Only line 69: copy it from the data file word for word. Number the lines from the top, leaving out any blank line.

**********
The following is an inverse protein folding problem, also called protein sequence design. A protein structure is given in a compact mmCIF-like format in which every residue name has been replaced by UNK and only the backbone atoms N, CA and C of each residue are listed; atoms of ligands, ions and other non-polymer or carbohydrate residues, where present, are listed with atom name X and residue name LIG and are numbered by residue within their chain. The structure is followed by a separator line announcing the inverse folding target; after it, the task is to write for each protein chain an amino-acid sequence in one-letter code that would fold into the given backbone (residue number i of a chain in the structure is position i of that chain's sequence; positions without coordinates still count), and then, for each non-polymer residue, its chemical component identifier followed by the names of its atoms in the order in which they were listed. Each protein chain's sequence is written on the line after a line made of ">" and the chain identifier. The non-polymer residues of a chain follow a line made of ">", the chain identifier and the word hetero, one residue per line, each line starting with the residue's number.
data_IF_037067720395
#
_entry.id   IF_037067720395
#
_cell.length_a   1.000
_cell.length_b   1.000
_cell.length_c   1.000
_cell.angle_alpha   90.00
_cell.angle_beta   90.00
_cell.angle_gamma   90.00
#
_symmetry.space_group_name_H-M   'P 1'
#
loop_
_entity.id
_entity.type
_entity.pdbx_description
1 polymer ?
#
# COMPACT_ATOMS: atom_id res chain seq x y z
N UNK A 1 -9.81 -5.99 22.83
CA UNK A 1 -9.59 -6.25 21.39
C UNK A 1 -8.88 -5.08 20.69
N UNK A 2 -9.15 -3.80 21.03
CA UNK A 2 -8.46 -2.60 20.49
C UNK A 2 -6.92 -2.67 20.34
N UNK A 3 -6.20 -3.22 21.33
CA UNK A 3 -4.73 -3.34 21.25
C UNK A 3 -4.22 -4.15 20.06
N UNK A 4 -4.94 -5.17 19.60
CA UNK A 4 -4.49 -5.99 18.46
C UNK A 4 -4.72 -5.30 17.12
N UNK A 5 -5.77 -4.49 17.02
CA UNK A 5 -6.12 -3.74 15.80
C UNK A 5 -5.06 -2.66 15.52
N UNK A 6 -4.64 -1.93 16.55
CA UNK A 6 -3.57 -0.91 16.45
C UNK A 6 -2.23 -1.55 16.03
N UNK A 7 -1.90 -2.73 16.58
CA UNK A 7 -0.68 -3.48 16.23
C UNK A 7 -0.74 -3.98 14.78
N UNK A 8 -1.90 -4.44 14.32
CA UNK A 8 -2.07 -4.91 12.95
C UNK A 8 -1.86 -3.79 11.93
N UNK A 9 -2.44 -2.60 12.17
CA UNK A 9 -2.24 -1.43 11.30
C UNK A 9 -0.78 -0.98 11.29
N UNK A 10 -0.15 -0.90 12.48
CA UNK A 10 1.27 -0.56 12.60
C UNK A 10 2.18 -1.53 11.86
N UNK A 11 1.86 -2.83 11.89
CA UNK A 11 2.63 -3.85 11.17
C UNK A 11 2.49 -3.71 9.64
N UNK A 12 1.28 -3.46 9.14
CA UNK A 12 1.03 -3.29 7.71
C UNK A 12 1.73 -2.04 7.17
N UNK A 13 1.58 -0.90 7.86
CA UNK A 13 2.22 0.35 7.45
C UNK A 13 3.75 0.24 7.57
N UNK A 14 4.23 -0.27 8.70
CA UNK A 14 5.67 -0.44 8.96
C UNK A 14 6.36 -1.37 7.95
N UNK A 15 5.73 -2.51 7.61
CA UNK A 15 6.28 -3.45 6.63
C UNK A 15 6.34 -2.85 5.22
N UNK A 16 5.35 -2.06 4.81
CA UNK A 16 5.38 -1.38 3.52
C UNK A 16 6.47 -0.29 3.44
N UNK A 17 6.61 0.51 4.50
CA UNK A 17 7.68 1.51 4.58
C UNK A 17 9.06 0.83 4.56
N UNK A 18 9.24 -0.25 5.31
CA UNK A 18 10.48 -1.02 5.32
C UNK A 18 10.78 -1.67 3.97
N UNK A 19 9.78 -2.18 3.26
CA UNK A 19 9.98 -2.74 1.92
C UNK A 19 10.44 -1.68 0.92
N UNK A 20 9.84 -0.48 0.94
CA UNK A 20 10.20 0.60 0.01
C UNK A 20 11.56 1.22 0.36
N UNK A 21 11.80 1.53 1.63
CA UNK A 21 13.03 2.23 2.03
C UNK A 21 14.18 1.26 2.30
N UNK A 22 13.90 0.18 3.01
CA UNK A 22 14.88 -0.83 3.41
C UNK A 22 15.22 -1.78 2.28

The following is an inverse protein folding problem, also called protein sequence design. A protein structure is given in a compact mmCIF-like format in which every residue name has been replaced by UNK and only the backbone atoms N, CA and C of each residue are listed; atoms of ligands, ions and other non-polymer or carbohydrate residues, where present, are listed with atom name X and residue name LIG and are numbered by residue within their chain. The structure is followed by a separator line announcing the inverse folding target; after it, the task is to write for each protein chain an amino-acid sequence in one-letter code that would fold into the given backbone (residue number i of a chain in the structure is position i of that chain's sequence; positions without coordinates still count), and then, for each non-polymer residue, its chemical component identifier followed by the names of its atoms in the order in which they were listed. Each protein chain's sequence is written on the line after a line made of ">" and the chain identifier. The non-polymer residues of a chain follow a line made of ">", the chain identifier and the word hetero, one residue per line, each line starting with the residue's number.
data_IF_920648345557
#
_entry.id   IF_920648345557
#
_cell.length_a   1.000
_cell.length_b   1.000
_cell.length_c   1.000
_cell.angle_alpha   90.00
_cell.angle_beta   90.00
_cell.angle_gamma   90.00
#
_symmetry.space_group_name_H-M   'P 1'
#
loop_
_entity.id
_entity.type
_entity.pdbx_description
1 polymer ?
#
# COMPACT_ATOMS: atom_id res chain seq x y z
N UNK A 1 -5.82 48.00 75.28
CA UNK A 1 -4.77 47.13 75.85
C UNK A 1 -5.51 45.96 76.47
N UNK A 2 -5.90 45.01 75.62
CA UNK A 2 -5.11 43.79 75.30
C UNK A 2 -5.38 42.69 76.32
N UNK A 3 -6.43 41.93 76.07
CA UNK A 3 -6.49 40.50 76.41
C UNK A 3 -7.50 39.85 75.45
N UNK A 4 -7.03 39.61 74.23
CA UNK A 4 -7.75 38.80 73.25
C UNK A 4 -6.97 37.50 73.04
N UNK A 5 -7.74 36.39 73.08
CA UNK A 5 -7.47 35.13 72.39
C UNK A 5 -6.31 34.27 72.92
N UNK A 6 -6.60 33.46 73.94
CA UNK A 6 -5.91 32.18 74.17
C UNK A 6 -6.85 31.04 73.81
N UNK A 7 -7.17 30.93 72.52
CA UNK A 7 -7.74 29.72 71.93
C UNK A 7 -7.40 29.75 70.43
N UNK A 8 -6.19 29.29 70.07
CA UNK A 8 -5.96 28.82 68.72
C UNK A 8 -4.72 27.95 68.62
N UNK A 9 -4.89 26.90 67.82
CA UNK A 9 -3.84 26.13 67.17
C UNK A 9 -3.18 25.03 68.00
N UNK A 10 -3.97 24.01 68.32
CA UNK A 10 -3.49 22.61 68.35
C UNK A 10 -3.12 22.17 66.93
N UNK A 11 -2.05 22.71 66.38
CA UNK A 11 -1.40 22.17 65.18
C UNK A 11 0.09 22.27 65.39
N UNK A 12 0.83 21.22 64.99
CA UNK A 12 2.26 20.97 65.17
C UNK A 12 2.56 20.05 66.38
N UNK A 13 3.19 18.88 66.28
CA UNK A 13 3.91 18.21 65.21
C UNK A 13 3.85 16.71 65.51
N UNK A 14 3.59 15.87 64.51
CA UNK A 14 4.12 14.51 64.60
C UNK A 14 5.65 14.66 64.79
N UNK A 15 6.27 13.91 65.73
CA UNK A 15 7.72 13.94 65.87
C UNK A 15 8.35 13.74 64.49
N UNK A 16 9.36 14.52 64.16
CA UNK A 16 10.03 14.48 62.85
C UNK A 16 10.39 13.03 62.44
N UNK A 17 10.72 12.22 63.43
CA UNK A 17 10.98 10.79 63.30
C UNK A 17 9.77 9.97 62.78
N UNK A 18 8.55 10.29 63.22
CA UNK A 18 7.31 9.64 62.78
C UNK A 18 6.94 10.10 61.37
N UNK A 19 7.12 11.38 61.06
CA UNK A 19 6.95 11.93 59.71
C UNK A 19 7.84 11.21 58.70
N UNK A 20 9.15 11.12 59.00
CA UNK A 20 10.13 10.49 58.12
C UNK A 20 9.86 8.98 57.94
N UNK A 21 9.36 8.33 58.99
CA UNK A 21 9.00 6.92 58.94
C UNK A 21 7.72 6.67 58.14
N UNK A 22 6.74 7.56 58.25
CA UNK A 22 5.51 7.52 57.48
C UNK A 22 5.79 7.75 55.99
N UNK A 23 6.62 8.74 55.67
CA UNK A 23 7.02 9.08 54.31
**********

C UNK A 16 6.47 -0.29 3.44